One of the things I love about handling digital, rather than paper, documents is I never have to deal with a big pile of papers waiting to be filed. Over the long Independence Day weekend, I did a whole lot of genealogy research. I was researching the ten (!) children of my great great grandfather, George Washington Adams, and hitting lots of pay dirt. They were born in the late 19th century and died in the mid- to late 20th century so there were lots easily accessible documents available to me.
The problem with lots of easily accessible documents is that it can seem tedious to process them. Suddenly a census document with five kids feels like a drag rather than a treasure. That’s probably the time to take a break from the research session. Instead of taking a break and coming back fresh, what I did this weekend was save these documents to the top of my Surnames folder (as a parking lot) so I could process them later. Then I would move on to the next discovery.
On July 3 I realized my backlog was getting ridiculous and on July 4, when I found 25 documents about one particular family (who kept doing newsworthy things like filing and re-filing for divorces and marriages license), I actually processed each one before moving on to the next. (If you’re wondering what I mean by process, here’s where I describe my digital workflow.) That family lived in Indiana where death certificates are readily available and easily findable.
By weekend’s end, I had a backlog of 25 to 30 documents that I needed to deal with. I’m still researching 30 minutes a day, so I determined that those 30 minutes would be spend chipping away at the backlog, processing each document as I came to it (gleaning every bit of information and adding it to Reunion), until the backlog is gone. Today was my third day of working on the backlog and I made it through four documents before my timer went off.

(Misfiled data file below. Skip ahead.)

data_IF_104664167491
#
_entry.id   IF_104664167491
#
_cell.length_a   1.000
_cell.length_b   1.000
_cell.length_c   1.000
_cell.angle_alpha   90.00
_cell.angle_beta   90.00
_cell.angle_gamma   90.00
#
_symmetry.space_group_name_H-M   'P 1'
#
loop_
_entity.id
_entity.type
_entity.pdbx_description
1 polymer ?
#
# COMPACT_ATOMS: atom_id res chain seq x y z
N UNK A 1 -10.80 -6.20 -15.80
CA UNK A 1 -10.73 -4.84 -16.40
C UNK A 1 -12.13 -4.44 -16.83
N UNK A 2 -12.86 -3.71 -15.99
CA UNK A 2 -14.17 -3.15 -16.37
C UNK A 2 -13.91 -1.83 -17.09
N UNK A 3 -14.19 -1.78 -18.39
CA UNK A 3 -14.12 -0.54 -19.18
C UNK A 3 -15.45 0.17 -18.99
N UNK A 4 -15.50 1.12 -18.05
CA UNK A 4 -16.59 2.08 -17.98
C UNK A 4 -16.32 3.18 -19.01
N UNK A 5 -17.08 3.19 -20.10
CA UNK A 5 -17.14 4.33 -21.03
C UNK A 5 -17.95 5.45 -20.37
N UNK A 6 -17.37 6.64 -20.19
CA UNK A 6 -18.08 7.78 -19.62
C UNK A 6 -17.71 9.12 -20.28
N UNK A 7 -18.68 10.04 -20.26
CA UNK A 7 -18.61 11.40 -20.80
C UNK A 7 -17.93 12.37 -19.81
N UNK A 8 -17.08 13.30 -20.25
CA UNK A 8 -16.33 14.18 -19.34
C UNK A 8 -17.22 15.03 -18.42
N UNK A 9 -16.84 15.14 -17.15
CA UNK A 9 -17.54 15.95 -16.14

I have only nine documents to go, thankfully. I want to try hard to avoid creating a backlog again. The problem, of course, is that if I’m keeping my focus on an individual and Ancestry puts one his relatives in front of me, it’s hard to ignore the relative. But that’s where my research log comes in. I can write down the new person I’ve come to, complete with a link to the document I found, and then include that person in the next steps I jot down at the end of each session. Or, if I have plenty of time, I can go ahead and process the document(s) for the new person, but make a note to come back to the original person when I’m finished. My goal is to not have unprocessed documents on my hard drive, if I can avoid it.
One of the challenges of genealogy research is balancing the thrill of discovery with the mundane tasks of processing the discoveries. As a professional organizer, I rather enjoy processing documents, but doing nothing but processing them gets tedious. By processing every document as I come to it rather than putting it off, I avoid whole sessions where all I do is process. For me, that’s a great way to have a balanced genealogy session.
Edited to add: I wrote this post on Friday morning, and on Friday afternoon I took a four-hour non-stop flight to Portland, Oregon. I spent the bulk of the time processing my backlog (which was a very enjoyable way to pass the time) and by the time we landed, it was gone, with the exception of two documents I needed to go online to suss out a little more. By Saturday morning, the backlog had vanished. Hooray!